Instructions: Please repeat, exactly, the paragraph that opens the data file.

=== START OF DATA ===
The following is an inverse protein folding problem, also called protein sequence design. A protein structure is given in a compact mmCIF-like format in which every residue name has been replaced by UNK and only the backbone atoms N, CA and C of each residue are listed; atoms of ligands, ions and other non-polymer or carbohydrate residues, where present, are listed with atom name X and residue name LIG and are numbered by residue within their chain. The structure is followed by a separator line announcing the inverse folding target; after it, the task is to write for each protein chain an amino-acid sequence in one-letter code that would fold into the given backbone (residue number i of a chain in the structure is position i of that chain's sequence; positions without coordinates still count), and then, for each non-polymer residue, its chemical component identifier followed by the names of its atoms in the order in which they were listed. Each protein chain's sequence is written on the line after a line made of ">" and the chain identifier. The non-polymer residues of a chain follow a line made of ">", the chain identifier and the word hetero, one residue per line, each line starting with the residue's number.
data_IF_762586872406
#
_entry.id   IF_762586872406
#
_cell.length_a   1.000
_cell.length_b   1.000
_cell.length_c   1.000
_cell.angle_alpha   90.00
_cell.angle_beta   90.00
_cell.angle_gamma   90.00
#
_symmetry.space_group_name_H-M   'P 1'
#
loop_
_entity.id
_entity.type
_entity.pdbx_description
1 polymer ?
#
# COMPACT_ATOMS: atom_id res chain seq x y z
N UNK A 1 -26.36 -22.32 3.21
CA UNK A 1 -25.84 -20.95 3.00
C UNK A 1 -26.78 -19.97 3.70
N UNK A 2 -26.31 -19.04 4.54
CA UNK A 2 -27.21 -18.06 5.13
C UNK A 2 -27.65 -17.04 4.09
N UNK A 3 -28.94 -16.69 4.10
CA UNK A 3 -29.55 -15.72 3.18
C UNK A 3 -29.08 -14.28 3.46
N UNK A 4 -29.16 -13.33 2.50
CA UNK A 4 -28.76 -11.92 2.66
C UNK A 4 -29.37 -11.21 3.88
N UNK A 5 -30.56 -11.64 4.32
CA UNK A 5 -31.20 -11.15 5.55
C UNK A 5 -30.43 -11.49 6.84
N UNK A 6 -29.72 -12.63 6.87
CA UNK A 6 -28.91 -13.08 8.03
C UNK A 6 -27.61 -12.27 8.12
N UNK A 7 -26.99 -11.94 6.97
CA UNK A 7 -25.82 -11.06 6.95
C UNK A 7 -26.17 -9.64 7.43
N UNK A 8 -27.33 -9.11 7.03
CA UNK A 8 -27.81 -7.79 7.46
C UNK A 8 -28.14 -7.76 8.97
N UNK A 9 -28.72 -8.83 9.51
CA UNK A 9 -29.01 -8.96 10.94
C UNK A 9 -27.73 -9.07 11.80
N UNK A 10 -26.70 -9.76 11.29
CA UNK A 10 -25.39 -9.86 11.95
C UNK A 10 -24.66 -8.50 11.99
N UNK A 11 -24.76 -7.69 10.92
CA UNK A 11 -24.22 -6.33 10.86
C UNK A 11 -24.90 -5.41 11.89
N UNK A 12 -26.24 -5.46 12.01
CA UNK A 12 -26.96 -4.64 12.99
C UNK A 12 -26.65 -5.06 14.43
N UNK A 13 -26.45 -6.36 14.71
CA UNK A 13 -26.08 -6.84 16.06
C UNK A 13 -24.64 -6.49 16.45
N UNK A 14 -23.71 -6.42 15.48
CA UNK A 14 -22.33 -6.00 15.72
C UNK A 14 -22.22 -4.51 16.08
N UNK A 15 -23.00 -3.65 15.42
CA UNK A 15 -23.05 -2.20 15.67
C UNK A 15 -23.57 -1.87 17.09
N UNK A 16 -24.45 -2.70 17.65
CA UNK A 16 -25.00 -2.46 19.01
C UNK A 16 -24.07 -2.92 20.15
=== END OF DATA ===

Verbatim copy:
The following is an inverse protein folding problem, also called protein sequence design. A protein structure is given in a compact mmCIF-like format in which every residue name has been replaced by UNK and only the backbone atoms N, CA and C of each residue are listed; atoms of ligands, ions and other non-polymer or carbohydrate residues, where present, are listed with atom name X and residue name LIG and are numbered by residue within their chain. The structure is followed by a separator line announcing the inverse folding target; after it, the task is to write for each protein chain an amino-acid sequence in one-letter code that would fold into the given backbone (residue number i of a chain in the structure is position i of that chain's sequence; positions without coordinates still count), and then, for each non-polymer residue, its chemical component identifier followed by the names of its atoms in the order in which they were listed. Each protein chain's sequence is written on the line after a line made of ">" and the chain identifier. The non-polymer residues of a chain follow a line made of ">", the chain identifier and the word hetero, one residue per line, each line starting with the residue's number.